What Is Summary Administration?
Summary administration is just like Florida probate, but a precise form of it, where the appointment of a personal representative is not needed. It generally involves lesser time, nominal efforts and lesser expenditure as compared to formal administration.
An estate can be eligible for summary administration in Florida only if the decedent is dead for two years or more, or if the difference between the total value of the estate in question and the value of the property exempted from creditors’ claim is less than $75,000.
In case the decedent had a will and testament which particularly stated formal probate, summary administration will be unavailable, even though any of the aforementioned criteria are being fulfilled.
Summary administration begins with the filing of a petition in court, which can be filed by any beneficiary or a person who’s nominated as a personal representative as per the decedent’s will. However, if there is any surviving spouse, it ought to be signed and verified by him or her.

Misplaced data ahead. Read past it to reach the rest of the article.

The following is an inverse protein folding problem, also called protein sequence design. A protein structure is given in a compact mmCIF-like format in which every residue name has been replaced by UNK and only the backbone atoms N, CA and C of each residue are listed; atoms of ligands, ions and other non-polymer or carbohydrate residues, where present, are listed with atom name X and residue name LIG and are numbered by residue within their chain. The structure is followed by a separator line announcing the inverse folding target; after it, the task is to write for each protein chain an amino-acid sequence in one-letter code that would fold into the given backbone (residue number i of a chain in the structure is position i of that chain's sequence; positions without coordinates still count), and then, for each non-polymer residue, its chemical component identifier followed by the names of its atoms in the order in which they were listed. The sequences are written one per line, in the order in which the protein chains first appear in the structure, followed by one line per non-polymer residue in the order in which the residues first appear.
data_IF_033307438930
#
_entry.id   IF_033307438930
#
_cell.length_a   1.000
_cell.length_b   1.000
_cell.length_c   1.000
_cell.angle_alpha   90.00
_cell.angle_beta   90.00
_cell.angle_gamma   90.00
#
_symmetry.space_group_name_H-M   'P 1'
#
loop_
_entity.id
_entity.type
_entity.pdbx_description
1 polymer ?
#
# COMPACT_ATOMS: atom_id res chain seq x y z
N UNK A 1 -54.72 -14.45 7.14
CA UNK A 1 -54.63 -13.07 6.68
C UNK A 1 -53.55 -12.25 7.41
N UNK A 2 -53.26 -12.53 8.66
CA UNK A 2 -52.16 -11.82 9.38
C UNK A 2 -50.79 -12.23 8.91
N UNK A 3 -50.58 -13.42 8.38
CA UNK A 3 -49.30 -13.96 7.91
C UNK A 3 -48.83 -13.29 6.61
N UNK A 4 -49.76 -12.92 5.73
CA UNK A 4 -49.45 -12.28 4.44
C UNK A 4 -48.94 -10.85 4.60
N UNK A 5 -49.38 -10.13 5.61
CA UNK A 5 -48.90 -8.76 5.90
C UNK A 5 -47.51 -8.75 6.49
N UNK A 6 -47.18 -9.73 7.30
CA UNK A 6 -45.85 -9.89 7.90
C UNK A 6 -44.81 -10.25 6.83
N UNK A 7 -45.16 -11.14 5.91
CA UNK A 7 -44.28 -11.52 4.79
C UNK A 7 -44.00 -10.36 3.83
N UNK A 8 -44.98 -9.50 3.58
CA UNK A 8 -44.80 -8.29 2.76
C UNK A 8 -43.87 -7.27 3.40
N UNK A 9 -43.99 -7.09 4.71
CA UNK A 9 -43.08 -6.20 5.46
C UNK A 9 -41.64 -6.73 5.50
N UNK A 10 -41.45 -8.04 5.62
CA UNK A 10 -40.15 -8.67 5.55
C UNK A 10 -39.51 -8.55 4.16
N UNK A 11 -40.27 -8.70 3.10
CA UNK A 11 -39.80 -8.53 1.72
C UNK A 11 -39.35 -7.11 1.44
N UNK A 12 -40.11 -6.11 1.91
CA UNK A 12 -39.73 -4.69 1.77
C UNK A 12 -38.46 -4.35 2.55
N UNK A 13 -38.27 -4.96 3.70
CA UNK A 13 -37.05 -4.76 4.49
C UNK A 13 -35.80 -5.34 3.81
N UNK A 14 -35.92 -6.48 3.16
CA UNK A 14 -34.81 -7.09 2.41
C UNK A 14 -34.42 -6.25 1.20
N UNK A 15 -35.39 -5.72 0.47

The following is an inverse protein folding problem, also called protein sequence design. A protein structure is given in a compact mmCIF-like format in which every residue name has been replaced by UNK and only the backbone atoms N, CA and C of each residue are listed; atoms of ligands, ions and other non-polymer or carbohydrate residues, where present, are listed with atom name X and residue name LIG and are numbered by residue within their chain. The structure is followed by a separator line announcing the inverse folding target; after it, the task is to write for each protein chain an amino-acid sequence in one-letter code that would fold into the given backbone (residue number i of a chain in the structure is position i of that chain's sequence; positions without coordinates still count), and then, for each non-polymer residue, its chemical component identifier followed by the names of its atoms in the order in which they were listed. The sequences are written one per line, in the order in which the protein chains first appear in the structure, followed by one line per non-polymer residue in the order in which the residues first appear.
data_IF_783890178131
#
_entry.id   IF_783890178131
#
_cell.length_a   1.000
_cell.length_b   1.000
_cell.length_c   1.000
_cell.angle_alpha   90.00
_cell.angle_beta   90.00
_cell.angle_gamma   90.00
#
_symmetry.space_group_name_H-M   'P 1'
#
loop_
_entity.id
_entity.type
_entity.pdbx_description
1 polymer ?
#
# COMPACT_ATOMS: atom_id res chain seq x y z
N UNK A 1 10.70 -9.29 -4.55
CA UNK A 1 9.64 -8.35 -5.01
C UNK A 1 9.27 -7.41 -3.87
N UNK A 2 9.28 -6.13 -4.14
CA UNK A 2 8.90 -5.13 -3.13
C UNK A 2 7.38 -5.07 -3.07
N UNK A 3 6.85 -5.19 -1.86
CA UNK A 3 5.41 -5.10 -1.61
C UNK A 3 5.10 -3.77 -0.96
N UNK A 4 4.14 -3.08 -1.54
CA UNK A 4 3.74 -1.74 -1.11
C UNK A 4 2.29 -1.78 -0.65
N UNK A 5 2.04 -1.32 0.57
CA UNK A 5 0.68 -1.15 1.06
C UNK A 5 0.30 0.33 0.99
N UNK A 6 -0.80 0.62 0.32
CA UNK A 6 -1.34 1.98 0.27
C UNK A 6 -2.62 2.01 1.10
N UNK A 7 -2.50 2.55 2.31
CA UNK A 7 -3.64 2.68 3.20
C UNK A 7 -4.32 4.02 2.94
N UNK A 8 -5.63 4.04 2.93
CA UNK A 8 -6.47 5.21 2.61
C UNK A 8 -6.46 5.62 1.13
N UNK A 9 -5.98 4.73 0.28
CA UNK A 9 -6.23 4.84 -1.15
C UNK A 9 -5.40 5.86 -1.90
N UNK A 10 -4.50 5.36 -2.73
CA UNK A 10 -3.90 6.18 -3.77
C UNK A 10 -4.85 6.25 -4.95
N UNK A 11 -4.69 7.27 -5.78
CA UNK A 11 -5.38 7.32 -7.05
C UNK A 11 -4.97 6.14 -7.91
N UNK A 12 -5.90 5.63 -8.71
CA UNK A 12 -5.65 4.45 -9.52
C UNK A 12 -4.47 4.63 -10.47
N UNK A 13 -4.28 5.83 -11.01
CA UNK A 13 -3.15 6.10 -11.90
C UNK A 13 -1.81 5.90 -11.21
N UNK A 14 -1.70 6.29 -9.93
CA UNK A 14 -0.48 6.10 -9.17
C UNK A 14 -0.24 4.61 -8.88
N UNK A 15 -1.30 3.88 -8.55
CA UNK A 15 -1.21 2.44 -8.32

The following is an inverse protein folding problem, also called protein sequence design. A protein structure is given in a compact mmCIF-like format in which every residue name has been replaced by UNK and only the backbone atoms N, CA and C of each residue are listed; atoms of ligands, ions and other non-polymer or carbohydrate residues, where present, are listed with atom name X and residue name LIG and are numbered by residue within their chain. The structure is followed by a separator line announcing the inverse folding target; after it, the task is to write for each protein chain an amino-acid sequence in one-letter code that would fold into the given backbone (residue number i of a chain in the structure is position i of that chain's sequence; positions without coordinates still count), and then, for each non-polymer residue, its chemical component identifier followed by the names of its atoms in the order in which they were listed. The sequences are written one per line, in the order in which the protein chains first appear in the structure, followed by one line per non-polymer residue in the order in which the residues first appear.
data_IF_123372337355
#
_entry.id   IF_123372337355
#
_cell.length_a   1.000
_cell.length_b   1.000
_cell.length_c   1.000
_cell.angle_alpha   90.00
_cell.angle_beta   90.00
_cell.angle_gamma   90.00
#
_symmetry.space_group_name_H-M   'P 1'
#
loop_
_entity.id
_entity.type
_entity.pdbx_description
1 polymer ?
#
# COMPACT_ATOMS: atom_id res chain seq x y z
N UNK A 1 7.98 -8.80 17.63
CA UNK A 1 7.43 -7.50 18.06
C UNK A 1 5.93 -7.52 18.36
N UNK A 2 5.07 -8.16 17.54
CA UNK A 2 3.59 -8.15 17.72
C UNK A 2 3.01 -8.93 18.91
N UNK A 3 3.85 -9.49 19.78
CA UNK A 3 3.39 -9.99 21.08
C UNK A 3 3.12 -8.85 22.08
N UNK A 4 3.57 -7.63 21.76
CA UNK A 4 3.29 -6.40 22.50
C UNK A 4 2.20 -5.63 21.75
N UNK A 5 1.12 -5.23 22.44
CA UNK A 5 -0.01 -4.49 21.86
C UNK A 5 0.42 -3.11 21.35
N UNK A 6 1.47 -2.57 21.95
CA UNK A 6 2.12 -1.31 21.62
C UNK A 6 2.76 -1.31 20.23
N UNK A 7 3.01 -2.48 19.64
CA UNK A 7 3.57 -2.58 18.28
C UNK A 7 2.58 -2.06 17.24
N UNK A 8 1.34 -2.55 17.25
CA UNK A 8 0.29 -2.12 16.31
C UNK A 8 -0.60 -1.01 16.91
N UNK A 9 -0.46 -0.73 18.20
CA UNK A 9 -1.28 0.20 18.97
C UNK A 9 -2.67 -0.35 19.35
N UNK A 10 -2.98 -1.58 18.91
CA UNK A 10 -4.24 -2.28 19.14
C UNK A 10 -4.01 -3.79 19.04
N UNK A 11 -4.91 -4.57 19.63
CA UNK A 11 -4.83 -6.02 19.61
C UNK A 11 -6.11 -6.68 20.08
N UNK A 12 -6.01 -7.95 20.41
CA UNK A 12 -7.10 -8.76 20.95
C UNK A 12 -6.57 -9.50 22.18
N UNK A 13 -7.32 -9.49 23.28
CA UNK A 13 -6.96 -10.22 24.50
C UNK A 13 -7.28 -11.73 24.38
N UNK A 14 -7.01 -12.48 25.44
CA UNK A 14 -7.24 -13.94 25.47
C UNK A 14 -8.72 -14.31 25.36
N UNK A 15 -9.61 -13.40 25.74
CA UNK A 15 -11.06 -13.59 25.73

The distribution of the assets of the estate is done to all the beneficiaries and creditors once the court orders to do so, after examining the eligibility and verifying the facts of such a summary administration.
There are several effects of creditor claims and Florida homestead on summary administration, which are dependent on various relevant factors. In case the decedent is dead for more than a period of two years, creditor claims will be out of the picture because of Florida’s two-year nonclaim provision prohibiting such claims which are not brought within two years of the decedent’s death.
Although, in a situation where the decedent is not dead for two years, the creditor claims must be taken into consideration before the issuance of an order of summary administration.
There is also a mandatory requisite under the Florida law which states that the petitioner in a proceeding of summary administration must make an unambiguous inquiry and thereby diligently search for any known or reasonably discoverable creditors, send a copy of such a petition to those creditors and make a payment provision for them to the extent of the availability of the assets.
Call us for a meeting with a Florida probate attorney at 888-497-1369 and get a free consultation.